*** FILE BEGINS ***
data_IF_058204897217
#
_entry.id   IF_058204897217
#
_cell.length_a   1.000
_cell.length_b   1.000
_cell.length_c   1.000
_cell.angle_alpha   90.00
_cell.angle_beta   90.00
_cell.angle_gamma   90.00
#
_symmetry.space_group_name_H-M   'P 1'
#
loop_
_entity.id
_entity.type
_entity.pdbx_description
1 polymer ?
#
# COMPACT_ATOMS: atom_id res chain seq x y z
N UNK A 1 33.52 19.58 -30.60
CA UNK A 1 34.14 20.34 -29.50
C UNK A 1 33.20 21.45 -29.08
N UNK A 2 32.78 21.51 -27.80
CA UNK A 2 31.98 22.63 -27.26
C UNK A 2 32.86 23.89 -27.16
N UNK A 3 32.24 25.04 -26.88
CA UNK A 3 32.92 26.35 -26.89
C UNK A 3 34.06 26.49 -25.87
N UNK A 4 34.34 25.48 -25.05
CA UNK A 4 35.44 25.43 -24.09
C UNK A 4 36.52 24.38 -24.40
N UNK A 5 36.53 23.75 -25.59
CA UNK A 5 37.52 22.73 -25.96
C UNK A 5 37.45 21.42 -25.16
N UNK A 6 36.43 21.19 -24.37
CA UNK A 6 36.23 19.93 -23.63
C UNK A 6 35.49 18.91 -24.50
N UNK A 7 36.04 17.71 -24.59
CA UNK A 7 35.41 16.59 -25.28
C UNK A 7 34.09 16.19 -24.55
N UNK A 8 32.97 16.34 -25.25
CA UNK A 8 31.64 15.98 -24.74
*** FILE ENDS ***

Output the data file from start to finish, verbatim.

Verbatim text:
data_IF_058204897217
#
_entry.id   IF_058204897217
#
_cell.length_a   1.000
_cell.length_b   1.000
_cell.length_c   1.000
_cell.angle_alpha   90.00
_cell.angle_beta   90.00
_cell.angle_gamma   90.00
#
_symmetry.space_group_name_H-M   'P 1'
#
loop_
_entity.id
_entity.type
_entity.pdbx_description
1 polymer ?
#
# COMPACT_ATOMS: atom_id res chain seq x y z
N UNK A 1 33.52 19.58 -30.60
CA UNK A 1 34.14 20.34 -29.50
C UNK A 1 33.20 21.45 -29.08
N UNK A 2 32.78 21.51 -27.80
CA UNK A 2 31.98 22.63 -27.26
C UNK A 2 32.86 23.89 -27.16
N UNK A 3 32.24 25.04 -26.88
CA UNK A 3 32.92 26.35 -26.89
C UNK A 3 34.06 26.49 -25.87
N UNK A 4 34.34 25.48 -25.05
CA UNK A 4 35.44 25.43 -24.09
C UNK A 4 36.52 24.38 -24.40
N UNK A 5 36.53 23.75 -25.59
CA UNK A 5 37.52 22.73 -25.96
C UNK A 5 37.45 21.42 -25.16
N UNK A 6 36.43 21.19 -24.37
CA UNK A 6 36.23 19.93 -23.63
C UNK A 6 35.49 18.91 -24.50
N UNK A 7 36.04 17.71 -24.59
CA UNK A 7 35.41 16.59 -25.28
C UNK A 7 34.09 16.19 -24.55
N UNK A 8 32.97 16.34 -25.25
CA UNK A 8 31.64 15.98 -24.74